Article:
Report: Transport sector M&As experience lift
If the first quarter of the year is an indicator, 2010 could be a much healthier year for mergers and acquisitions in the transportation and logistics sector than the previous year, according to a report released Wednesday by consulting firm PricewaterhouseCoopers LLP.
There were 34 transportation and logistics-related deals announced in the first quarter, which exceeds the total number of deals announced in each of the four quarters of 2009.
'The positioning of acquirers to engage in deal activity continues to improve, supported by generally higher levels of traffic as well as better liquidity and capital market conditions,' said Kenneth Evans, U.S. transportation and logistics leader for PricewaterhouseCoopers, in a statement. 'Rising expectations for economic growth may encourage those acquirers who have remained on the sideline to re-enter the deal market.'
The first quarter 2010 deal value was estimated at $13.4 billion, up $7.5 billion from the first quarter of 2009. Excluding Berkshire Hathaway's whopping $36.7 billion acquisition of the Burlington Northern Santa Fe railroad from the 2009 totals, PricewaterhouseCoopers estimates in its Intersections report that the 2010 deal value is on pace to far exceed last year's level.
Minority stakes still dominate deal participation in the transportation and logistics sector, however the consulting firm points to a shift toward strategic investments.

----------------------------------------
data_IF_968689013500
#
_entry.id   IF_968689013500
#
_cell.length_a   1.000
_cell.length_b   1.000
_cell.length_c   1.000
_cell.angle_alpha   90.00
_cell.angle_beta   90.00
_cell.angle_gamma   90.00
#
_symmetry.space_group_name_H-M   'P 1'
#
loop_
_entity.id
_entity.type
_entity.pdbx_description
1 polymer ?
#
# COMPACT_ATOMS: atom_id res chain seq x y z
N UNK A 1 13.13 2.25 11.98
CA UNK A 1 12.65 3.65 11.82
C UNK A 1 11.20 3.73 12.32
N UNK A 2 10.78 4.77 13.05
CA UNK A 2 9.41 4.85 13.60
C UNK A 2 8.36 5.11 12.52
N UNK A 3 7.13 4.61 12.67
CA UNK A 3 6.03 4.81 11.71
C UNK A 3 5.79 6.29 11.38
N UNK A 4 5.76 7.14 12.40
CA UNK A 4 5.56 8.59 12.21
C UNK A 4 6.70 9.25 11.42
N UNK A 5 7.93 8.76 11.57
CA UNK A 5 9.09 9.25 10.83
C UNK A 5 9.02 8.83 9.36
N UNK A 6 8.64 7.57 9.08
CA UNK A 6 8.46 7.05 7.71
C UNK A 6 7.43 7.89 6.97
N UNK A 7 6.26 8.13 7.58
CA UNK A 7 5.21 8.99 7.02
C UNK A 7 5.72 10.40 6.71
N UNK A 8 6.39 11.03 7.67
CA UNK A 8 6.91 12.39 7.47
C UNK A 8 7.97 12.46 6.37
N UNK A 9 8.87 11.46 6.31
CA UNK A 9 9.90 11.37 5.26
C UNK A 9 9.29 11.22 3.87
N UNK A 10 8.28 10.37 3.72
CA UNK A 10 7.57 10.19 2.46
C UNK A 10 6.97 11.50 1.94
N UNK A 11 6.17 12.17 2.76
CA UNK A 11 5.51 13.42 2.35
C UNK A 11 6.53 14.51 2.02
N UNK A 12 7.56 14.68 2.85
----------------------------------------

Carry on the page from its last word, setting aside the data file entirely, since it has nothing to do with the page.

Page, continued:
The PricewaterhouseCoopers report noted that about half of M&A activity in 2009 and during first quarter of 2010 in the transportation and logistics sector occurred in the Asia and Oceania region, compared to 35 percent in 2008. For example, China Eastern Airlines bought Shanghai Airlines in July 2009 for $1.1 billion, and in the first quarter the Japanese government through its Enterprise Turnaround Initiative Corp. acquired the bankrupt Japan Airlines for $7 billion.
'Acquirers in the Asia and Oceania region and in emerging and developing economies are increasingly making their presence felt in M&A activity to acquirers outside these areas,' said Klaus-Dieter Ruske, global transportation and logistics leaders for PricewaterhouseCooper. 'This growth has been driven by deals involving Chinese entities, in addition to a concurrent decline in deals by European acquirers.'
However, the consulting firm warned that acquirers face additional and perhaps more complex due diligence when buying other firms than they may have encountered prior to 2008. Integration aspects to consider include:
' Health care.
' Climate change requirements.
' Human resources.
' Commodity prices.
' Pension plans.
' Information technology.
' Changing tax laws.
'M&A activity inevitably generates a certain amount of immediacy, so it pays to be prepared,' PricewaterhouseCooper said. 'According to the report, companies that might be rusty in the area of due diligence because few (if any) deals were completed during the past two years may need to dust off their existing processes and make sure the right resources are in place so they are ready when opportunity knocks.'
PricewaterhouseCooper's first quarter Intersections report is available online.